Siken, Richard. Crush. Yale University Press, 2005. (80 pages)
Louise Glück wrote the foreward for Richard Siken’s Crush,
winner of the Yale Younger Poets Series Award for 2004,
declaring: “This is a book about panic.” I would disagree. This book is about a species of desire that drives you to panic.
Panic is the result, but the book is about a desire that is red, as in a slice of apple, a kiss, and blood. It is the desire
of recurrent nightmares of illness, hunger, and bodies pulled from a river. The book also quietly lets the reader in on
another secret: the strange pain of sustaining the sensitivity required of the poetic act. In one poem, Siken asks his reader
to “Imagine standing in a constant cone/ of light. Imagine surrender. Imagine being useless.” In another, the light that is
required of the poet is threatening, that when we are possessed by light there is the possibility that we will become
accustomed to the light and not recognize it for what it is. Stunning. And enormous.
If we can speak of form separately from content (and that is a Big If), Siken
is already a master on the level of form, on the level of techne. Recall, that one of the first questions that students ask
about writing poetry is how do you know when to go to the next line?
You give them different answers based on the poetics
of past writers. Maybe you discuss Ginsberg and breath or Duncan and heartbeat. You explain enjambment. You know that
none of these offers a definitive theory of the line. Next year, I’ll use Richard Siken’s Crush as one of the best examples
of line breaks. Here is an example from the opening poem, “Scheherazade”:
Tell me about the dream where we pull the bodies out of the lake
and dress them in warm clothes again.
Tell me how all this, and love too, will ruin us.
These, our bodies, possessed by light.
Tell me we’ll never get used to it. (3)
The effect is rather like falling down a waterfall and safely landing in the pool below. The lines and line breaks
matched my reading of them; this is no appeal to organicism, believe me. There is a finality in the form that makes it
impossible to imagine the poem working in any other way than the way it appears on the page. It is the tao
of the line.
As the opening poem title suggests, Siken is also concerned with narrative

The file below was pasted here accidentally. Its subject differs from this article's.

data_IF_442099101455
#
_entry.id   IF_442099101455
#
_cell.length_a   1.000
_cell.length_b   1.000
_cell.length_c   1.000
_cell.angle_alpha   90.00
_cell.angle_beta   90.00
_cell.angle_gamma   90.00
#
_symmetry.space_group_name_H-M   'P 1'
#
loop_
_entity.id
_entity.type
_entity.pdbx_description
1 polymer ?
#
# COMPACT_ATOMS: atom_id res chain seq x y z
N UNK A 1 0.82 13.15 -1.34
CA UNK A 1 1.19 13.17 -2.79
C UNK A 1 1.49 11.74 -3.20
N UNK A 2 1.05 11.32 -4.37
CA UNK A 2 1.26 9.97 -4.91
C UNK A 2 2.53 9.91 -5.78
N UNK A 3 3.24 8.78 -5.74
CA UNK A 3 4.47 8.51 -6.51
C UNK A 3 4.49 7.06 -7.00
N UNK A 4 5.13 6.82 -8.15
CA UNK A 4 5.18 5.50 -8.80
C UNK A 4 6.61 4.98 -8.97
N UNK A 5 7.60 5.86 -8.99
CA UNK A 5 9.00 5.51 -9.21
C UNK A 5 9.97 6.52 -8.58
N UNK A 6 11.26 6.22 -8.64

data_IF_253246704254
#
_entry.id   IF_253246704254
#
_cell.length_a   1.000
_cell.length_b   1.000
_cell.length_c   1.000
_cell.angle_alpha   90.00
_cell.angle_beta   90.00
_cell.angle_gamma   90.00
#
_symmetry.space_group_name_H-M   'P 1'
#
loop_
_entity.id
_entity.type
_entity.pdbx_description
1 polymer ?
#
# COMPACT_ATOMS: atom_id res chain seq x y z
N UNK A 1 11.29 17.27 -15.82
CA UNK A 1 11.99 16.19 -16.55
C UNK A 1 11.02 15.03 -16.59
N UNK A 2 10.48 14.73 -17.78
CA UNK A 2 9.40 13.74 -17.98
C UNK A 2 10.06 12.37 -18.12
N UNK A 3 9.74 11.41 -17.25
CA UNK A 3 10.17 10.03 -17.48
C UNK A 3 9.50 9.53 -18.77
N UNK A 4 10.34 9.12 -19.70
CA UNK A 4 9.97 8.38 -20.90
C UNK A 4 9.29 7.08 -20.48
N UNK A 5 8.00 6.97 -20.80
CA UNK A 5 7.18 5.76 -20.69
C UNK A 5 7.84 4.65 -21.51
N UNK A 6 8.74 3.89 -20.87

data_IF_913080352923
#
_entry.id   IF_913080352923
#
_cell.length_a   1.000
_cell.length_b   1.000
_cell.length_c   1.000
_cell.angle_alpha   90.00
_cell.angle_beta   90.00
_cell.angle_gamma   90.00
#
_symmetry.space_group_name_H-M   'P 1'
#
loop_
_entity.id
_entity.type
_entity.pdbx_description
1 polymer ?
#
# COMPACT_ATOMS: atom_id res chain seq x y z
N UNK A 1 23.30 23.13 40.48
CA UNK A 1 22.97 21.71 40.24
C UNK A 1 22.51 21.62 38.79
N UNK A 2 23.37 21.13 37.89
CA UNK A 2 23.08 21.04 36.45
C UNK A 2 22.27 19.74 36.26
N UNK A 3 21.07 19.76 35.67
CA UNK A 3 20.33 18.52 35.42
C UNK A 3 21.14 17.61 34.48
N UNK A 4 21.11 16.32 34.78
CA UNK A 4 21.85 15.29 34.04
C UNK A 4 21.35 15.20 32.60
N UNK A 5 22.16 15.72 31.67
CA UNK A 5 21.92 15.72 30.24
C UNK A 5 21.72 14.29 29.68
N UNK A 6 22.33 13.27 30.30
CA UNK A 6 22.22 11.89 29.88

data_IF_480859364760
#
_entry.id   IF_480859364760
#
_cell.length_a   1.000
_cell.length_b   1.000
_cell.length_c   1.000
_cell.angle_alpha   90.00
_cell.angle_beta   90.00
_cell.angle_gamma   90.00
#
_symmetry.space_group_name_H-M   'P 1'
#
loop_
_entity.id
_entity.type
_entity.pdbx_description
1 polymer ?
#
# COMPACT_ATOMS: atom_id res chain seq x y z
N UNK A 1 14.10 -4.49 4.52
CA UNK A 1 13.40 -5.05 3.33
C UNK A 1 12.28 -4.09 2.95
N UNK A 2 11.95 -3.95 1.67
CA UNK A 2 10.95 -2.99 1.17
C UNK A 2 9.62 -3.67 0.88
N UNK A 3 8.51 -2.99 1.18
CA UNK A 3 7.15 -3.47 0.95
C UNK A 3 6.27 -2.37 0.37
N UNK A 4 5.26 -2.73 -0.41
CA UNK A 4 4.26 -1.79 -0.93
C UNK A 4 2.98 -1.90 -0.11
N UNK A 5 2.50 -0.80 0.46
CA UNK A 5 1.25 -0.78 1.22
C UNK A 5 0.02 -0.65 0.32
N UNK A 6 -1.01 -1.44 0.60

possibilities. Two poems stand out as the most accomplished in this matter: “The Torn-Up Road” and “Boot Theory.” The first
line of “The Torn-Up Road”: “There is no way to make this story interesting.” The screenwriters of the movie Memento
had the same thought, and with the same solution: a series of retelling starting from the resolution of the story and moving
backwards through time revealing more and more of the backstory. The effect is reeling because the violence of the story is repeated in every stanza. In “Boot Theory,” each stanza begins with a similar opening, a take on the old jokes that begin A man walks into a bar and says…In “Boot Theory,” Siken spins out the possibilities of what happens next in each subsequent stanza. It is an emptying out of narrative possibilities until only one resolution is possible, which is revealed in the last stanza.
But Siken is also skittish about what it means to write. In “Litany in
Which Certain Things Are Crossed Out,” Siken is afraid that he has “ruined everything by saying it out loud” (12). He goes
on to explain that writing is similar to making a doll (or a monster, depending on your reading):
You see, I take the parts that I remember and stitch them back together
to make a creature that will do what I say
or love me back. (12)
It is the same dilemma he describes God having later in “You are Jeff”:
Let’s say God in his High Heaven is hungry and has decided to make himself some tuna fish sandwiches. He’s already
finished making two of them, on sourdough, before he realizes that the fish is bad. What is he going to do with these
sandwiches? They’re already made, but he doesn’t want to eat them. (51)
Adam and Eve as tuna fish sandwiches. Given the historical metaphors that have suggested the god-like vocation of the
poet, Siken is perhaps suggesting the anxiety that comes along with writing. It was Ibsen who said that to write is “to sit
in judgment of yourself,” and these poems agree.
All this to say, Crush
is the work of a mature writer, one that conveys a sense
of permanent rapture while unwilling to become comfortable with that state. A glance at the acknowledgements page, and you
realize that Siken has been working on this book consistently since at least 1999 because “The Dislocated Room” was included
in The Best American Poetry 2000.
Crush required more than five years to write. At least for Siken, the process takes longer
than a three year MFA program to complete the kind of work he wants to produce. For him, it is a process that unfolds through
History repeats itself. Somebody says this.
History throws its shadow over the beginning, over the desktop,
over the sock drawer with its socks, its hidden letters.
History is a little man in a brown suit
trying to define a room he is outside of.
I know history. There are many names in history
but none of them are ours. (5)
After meeting Emerson, Whitman said, “I was simmering, simmering, simmering, and Emerson brought me to a boil.” Then,
he wrote the first edition of Leaves of Grass.
My point, if you haven’t gotten it already: the pressure to publish
early and en masse
will result in a national poetry of mediocrity, one that Richard Siken refused to settle for when
he wrote Crush.
He waited for his pot to boil over until all his days “were bright red, and every time we kissed
there was another apple/to slice into pieces” (3).
is a Texas poet working on her PhD in Rhetoric and Poetics at Texas A&M University.
Her work has appeared in
. She lives in Dallas, TX. (email@example.com)